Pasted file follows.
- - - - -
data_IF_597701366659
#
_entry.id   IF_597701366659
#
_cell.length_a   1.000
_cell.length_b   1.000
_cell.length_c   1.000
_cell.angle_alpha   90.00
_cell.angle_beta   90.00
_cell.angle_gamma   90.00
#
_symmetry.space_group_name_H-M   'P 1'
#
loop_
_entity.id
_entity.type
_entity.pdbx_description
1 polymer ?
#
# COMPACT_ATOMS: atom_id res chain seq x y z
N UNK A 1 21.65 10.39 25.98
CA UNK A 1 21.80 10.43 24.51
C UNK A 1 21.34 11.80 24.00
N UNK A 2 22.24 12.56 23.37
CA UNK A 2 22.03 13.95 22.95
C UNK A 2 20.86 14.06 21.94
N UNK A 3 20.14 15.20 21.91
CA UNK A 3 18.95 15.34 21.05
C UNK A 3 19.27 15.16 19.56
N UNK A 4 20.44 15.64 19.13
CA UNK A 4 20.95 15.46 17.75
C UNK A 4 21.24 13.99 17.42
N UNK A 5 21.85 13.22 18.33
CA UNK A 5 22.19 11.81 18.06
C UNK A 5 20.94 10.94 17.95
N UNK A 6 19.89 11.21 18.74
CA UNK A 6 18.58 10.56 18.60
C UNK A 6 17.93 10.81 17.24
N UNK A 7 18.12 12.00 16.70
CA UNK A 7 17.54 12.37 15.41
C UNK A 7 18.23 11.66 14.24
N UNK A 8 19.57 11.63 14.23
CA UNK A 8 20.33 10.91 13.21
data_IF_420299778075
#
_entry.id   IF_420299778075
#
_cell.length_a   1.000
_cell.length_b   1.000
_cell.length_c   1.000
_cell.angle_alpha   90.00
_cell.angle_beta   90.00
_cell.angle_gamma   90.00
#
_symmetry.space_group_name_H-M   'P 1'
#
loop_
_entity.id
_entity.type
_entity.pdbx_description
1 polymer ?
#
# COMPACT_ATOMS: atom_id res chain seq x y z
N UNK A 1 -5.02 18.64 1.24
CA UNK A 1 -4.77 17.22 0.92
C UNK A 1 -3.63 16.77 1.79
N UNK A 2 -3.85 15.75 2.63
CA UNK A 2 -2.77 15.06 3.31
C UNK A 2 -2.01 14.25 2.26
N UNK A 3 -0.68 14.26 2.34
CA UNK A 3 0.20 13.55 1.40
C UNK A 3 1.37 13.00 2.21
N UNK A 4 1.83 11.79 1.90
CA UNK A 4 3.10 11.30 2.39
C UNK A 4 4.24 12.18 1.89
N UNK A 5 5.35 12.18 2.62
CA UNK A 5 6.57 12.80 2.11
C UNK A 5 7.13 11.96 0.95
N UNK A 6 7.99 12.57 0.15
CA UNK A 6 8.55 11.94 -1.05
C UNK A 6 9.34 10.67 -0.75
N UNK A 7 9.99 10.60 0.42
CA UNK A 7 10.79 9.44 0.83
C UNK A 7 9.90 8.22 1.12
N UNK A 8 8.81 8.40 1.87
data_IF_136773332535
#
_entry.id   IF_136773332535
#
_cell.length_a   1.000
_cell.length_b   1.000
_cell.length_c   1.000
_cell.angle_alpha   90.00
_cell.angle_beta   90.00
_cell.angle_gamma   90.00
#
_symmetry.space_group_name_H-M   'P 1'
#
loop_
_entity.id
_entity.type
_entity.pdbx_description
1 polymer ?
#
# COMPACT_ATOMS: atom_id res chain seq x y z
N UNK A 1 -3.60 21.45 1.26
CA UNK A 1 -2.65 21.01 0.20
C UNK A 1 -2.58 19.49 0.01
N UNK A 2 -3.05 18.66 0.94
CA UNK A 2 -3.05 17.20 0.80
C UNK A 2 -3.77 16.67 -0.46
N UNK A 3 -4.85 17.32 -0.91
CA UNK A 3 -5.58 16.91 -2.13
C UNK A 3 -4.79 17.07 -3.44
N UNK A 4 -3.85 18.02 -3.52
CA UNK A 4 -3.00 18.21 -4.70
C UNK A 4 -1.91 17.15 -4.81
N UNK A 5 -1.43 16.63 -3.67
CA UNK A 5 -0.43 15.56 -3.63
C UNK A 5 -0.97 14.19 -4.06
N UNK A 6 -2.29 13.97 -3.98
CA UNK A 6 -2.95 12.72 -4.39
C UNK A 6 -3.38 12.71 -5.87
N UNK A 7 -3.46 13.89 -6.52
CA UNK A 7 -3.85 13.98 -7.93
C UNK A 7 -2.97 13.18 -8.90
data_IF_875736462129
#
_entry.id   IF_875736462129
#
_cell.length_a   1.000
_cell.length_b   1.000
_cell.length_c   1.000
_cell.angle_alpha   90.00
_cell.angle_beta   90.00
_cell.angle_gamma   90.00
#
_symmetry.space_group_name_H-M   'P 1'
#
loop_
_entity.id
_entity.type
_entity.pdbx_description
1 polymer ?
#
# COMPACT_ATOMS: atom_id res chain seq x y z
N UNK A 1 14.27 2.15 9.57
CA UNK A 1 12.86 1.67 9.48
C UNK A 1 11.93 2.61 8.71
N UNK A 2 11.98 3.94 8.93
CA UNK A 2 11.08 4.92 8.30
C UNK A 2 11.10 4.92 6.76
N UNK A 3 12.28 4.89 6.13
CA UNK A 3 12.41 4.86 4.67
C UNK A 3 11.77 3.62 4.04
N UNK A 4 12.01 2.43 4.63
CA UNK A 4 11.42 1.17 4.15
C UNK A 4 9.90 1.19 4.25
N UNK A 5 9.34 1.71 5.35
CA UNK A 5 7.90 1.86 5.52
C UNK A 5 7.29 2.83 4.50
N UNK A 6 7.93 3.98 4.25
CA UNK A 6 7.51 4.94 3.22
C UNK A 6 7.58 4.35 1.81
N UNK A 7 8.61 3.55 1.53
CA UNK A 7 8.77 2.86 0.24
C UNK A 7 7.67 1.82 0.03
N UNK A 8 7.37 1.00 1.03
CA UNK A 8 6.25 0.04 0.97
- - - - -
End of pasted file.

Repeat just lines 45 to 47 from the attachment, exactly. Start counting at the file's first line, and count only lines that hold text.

#
_entry.id   IF_420299778075
#